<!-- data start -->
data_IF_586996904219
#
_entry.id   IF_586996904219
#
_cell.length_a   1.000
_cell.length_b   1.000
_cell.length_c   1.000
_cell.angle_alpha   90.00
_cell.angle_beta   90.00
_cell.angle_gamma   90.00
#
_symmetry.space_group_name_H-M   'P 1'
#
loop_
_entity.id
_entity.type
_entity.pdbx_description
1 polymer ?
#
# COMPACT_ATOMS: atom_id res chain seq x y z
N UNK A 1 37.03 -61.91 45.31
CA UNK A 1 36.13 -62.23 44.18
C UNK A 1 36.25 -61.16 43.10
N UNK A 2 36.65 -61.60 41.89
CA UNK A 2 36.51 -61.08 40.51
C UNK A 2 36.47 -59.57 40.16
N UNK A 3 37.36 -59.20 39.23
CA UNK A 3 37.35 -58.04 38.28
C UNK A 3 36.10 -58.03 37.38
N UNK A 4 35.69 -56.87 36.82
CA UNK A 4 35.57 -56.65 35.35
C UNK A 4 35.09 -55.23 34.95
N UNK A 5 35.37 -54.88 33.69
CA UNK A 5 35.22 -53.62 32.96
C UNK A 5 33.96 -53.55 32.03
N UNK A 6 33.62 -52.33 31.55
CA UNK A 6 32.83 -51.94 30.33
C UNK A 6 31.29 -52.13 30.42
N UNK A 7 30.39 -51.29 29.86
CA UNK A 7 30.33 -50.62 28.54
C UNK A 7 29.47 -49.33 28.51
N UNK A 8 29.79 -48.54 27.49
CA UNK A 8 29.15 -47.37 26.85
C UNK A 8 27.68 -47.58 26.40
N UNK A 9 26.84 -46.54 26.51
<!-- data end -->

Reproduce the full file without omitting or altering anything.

data_IF_586996904219
#
_entry.id   IF_586996904219
#
_cell.length_a   1.000
_cell.length_b   1.000
_cell.length_c   1.000
_cell.angle_alpha   90.00
_cell.angle_beta   90.00
_cell.angle_gamma   90.00
#
_symmetry.space_group_name_H-M   'P 1'
#
loop_
_entity.id
_entity.type
_entity.pdbx_description
1 polymer ?
#
# COMPACT_ATOMS: atom_id res chain seq x y z
N UNK A 1 37.03 -61.91 45.31
CA UNK A 1 36.13 -62.23 44.18
C UNK A 1 36.25 -61.16 43.10
N UNK A 2 36.65 -61.60 41.89
CA UNK A 2 36.51 -61.08 40.51
C UNK A 2 36.47 -59.57 40.16
N UNK A 3 37.36 -59.20 39.23
CA UNK A 3 37.35 -58.04 38.28
C UNK A 3 36.10 -58.03 37.38
N UNK A 4 35.69 -56.87 36.82
CA UNK A 4 35.57 -56.65 35.35
C UNK A 4 35.09 -55.23 34.95
N UNK A 5 35.37 -54.88 33.69
CA UNK A 5 35.22 -53.62 32.96
C UNK A 5 33.96 -53.55 32.03
N UNK A 6 33.62 -52.33 31.55
CA UNK A 6 32.83 -51.94 30.33
C UNK A 6 31.29 -52.13 30.42
N UNK A 7 30.39 -51.29 29.86
CA UNK A 7 30.33 -50.62 28.54
C UNK A 7 29.47 -49.33 28.51
N UNK A 8 29.79 -48.54 27.49
CA UNK A 8 29.15 -47.37 26.85
C UNK A 8 27.68 -47.58 26.40
N UNK A 9 26.84 -46.54 26.51